Not that it makes him look bad. Leo’s meritability was never in question. It makes the system look flawed and maybe, just maybe, the memes and Tumblrs devoted to producing entertaining ‘Losing-Leo’ content had significant impact on DiCaprio’s reputation. This is the voice of the actual consumers, after all. The voice of those who want to see his movies – the hand that feeds. This ‘outrage’ that Leonardo DiCaprio has not yet won an Oscar is straight from the horse’s mouth. Perhaps one day, such chatter may prove to be more valuable than all the PR and awards press you can buy.

Fame rewards fame

As the marketers amongst us know too well, the media machines behind this year’s Oscar contenders have been beavering away in the background for months to make sure it’s their talent treading the red carpet at Sunday night’s ceremony. Publicists are paid several thousands monthly, to promote their clients into the forefront of awards season voter consciousness. Is isn’t so different in the business community, with awards entry consultants available for hire, who research, structure and write awards submissions on your behalf to help you win an award.

But how much longer will such awards be valued when they are bestowed via money, contrivance, and fame? Not to mention, in the case of the Oscars, the once esteemed Academy is no longer considered the best authority on the deserving, and is already in the throes of significant overhaul. Why? Do you hear the people sing?

No fluff

People have never been more discerning. As more and more ‘cheesy’ marketing campaigns using unrelatable stock images fall flat, and the mistrust of traditional voices grows, people turn to online chatter and reviews – specifically not from marketeers, to inform their choices. The moment there’s a hint of hyperbole or self-interested promotion, people switch off. They’d rather hear from Mary in Liverpool who was so relieved that her product was delivered on time and does exactly as advertised that she’s so excited she doesn’t punctuate overly well. Personally, I am deeply suspicious of long Amazon reviews that are perfectly presented. An occasional lowercase i now brings an odd authenticity to an online comment, such is the u-turn in the world of the written word.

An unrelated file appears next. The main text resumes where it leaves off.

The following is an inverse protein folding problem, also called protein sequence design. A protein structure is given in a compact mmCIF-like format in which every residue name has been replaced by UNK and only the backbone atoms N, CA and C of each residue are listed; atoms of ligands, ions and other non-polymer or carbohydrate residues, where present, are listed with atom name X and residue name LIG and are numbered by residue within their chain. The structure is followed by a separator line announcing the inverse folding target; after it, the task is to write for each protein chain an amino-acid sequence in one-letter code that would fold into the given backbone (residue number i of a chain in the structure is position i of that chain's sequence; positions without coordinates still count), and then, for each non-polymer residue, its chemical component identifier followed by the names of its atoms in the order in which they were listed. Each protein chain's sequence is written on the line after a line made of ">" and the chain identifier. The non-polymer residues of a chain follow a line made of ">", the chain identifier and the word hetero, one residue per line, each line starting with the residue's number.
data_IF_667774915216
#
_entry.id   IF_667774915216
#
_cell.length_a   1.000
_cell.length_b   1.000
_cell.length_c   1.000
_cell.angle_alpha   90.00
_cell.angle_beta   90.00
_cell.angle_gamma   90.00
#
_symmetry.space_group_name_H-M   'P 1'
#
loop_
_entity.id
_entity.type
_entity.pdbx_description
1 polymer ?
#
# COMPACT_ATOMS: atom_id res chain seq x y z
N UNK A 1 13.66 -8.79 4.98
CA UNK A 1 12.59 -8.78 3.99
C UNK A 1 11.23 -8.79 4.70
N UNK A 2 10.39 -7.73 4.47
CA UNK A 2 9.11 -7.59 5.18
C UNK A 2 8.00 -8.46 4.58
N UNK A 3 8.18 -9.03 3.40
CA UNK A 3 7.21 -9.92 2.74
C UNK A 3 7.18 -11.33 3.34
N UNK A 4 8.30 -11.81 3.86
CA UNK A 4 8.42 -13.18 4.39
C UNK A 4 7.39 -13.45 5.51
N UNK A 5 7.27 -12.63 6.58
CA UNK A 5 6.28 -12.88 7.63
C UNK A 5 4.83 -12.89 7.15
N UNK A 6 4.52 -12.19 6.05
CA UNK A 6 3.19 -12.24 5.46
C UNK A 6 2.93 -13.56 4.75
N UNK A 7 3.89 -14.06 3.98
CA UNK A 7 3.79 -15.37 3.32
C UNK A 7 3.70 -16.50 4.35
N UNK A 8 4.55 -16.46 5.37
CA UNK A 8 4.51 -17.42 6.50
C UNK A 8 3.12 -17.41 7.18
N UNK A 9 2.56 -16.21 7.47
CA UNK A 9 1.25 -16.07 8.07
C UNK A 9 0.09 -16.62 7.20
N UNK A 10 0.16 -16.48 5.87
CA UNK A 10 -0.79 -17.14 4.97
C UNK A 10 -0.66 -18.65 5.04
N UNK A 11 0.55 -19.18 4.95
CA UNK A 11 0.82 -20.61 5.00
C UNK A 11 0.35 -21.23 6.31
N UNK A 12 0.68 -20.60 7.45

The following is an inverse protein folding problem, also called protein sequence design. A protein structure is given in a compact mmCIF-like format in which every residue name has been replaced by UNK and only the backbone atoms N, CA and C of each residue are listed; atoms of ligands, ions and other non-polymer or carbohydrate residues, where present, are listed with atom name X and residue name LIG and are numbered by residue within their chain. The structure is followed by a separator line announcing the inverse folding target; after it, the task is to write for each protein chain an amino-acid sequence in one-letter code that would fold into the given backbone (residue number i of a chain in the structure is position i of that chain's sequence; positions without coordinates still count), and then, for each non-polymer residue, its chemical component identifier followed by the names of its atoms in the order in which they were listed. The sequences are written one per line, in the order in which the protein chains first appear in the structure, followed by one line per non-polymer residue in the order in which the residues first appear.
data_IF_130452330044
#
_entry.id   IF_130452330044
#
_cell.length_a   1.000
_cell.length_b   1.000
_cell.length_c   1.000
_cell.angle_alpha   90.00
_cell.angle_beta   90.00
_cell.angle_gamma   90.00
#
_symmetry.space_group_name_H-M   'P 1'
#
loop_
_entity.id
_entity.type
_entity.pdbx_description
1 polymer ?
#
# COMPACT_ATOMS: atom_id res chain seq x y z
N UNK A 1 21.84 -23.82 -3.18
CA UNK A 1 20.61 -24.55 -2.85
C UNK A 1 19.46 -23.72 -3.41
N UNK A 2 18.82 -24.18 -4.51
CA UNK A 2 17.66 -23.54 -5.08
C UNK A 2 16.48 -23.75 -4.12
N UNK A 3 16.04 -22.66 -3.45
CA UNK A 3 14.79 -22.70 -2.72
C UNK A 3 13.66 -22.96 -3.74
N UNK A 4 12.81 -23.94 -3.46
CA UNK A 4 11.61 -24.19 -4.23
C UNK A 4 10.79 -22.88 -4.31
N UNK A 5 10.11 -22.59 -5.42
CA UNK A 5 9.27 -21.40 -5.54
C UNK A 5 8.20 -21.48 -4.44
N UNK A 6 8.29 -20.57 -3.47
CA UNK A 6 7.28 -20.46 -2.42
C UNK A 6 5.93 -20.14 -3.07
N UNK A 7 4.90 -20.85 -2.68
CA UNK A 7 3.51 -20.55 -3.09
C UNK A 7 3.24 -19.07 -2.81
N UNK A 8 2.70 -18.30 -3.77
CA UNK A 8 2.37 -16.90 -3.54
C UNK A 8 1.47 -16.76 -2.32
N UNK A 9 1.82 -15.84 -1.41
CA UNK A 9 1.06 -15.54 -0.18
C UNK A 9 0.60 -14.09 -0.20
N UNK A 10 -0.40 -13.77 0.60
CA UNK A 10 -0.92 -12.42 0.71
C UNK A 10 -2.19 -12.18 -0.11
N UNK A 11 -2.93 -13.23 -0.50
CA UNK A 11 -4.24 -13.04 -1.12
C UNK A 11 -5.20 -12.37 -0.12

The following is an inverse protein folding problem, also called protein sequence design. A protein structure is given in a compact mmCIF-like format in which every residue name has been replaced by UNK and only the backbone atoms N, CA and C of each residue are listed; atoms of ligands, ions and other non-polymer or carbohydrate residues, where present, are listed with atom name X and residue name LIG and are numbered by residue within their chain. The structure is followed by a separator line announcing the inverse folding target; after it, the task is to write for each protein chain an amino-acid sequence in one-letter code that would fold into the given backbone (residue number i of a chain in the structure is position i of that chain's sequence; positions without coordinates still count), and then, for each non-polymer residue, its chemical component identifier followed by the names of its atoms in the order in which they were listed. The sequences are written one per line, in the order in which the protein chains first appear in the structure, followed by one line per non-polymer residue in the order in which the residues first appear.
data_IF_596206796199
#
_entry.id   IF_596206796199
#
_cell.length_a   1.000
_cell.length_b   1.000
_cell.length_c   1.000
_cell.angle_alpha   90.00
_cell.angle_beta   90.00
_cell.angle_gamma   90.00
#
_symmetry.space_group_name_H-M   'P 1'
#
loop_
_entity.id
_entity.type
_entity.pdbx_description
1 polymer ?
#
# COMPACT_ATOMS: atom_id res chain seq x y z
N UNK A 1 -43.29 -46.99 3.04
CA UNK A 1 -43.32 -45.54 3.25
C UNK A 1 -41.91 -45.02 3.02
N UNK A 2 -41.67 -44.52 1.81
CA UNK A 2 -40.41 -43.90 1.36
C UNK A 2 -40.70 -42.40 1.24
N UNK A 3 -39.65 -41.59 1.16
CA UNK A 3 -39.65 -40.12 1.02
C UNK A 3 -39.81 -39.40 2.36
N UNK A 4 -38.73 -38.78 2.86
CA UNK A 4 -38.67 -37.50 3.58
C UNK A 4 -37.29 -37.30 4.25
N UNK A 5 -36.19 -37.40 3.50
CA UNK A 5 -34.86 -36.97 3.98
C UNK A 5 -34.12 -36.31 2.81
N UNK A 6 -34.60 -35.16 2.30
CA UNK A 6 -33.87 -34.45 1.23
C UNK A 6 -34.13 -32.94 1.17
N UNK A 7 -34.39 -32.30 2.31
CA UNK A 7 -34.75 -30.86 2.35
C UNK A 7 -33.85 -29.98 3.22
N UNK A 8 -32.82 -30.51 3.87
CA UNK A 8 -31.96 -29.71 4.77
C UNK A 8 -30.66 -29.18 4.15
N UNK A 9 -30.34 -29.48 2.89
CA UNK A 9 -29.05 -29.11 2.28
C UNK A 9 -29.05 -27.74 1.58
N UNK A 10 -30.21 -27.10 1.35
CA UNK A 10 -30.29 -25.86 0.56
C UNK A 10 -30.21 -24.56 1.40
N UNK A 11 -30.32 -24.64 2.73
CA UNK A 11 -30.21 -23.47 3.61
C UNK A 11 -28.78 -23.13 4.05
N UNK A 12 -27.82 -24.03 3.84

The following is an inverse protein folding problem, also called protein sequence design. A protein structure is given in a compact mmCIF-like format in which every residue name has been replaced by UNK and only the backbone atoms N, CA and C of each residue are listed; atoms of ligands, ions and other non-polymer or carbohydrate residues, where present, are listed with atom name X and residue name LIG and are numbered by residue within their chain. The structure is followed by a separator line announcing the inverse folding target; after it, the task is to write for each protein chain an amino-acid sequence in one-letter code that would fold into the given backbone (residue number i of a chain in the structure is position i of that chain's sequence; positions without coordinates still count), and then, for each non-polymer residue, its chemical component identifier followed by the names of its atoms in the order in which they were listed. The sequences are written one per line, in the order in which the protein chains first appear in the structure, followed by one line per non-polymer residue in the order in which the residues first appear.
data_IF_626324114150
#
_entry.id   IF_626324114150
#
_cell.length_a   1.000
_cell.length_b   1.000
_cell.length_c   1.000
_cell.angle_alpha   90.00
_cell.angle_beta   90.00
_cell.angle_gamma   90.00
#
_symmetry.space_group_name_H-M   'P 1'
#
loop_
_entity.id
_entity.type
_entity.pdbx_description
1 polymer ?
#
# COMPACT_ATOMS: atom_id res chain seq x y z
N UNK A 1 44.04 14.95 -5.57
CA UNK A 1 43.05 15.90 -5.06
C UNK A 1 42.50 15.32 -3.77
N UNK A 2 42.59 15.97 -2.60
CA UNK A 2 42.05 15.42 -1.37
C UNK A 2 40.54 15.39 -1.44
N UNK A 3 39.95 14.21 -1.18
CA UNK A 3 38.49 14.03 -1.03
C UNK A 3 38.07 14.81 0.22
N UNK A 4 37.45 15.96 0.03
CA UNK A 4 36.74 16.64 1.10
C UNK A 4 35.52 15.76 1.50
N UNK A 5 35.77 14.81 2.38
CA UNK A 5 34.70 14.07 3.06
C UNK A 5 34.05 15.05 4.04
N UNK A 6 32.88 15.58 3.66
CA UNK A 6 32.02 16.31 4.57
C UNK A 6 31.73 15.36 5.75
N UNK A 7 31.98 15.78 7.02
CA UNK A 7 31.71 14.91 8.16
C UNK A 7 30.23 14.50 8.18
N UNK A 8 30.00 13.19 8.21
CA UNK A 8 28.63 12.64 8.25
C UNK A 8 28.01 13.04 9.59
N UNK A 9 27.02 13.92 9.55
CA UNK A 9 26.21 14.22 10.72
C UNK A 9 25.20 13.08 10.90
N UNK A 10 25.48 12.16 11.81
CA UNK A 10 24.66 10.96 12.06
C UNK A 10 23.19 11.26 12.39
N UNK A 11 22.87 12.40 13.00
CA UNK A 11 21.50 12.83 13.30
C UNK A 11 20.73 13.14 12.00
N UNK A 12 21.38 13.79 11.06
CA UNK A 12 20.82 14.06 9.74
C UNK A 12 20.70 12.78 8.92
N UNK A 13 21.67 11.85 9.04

A different word of mouth

Referrals are worth their weight in gold, but now you don’t have to go for a drink with Mike from Planning to hear about it. You can head for Twitter, or a comparison site, to hear from all kinds of people. The conversation is everywhere, and you need to work out how to be an honest part of it, with no bells and whistles, and no fluff. No Hollywood PR and probably no Tumblr memes. But if you kick off right and well and keep going, a conversation could catch alight.

It’s a different kind of reputation where acknowledging the value of being the underdog plays out just as powerfully as the publicity shot of you polishing up the Oscar. And in time, maybe even more so. No one searches for ‘award-winning’ this, that or the next thing when searching for a service.

So now the years of ‘Losing-Leo’ memes spontaneously evolve into something just as entertaining (they say he had to climb inside a dead horse to earn it).

Even if Leo had been snubbed yet another time, social media would have had a total field day. But that’s priceless PR for Leo either way. Everyone’s a winner! Especially, and finally, Leo.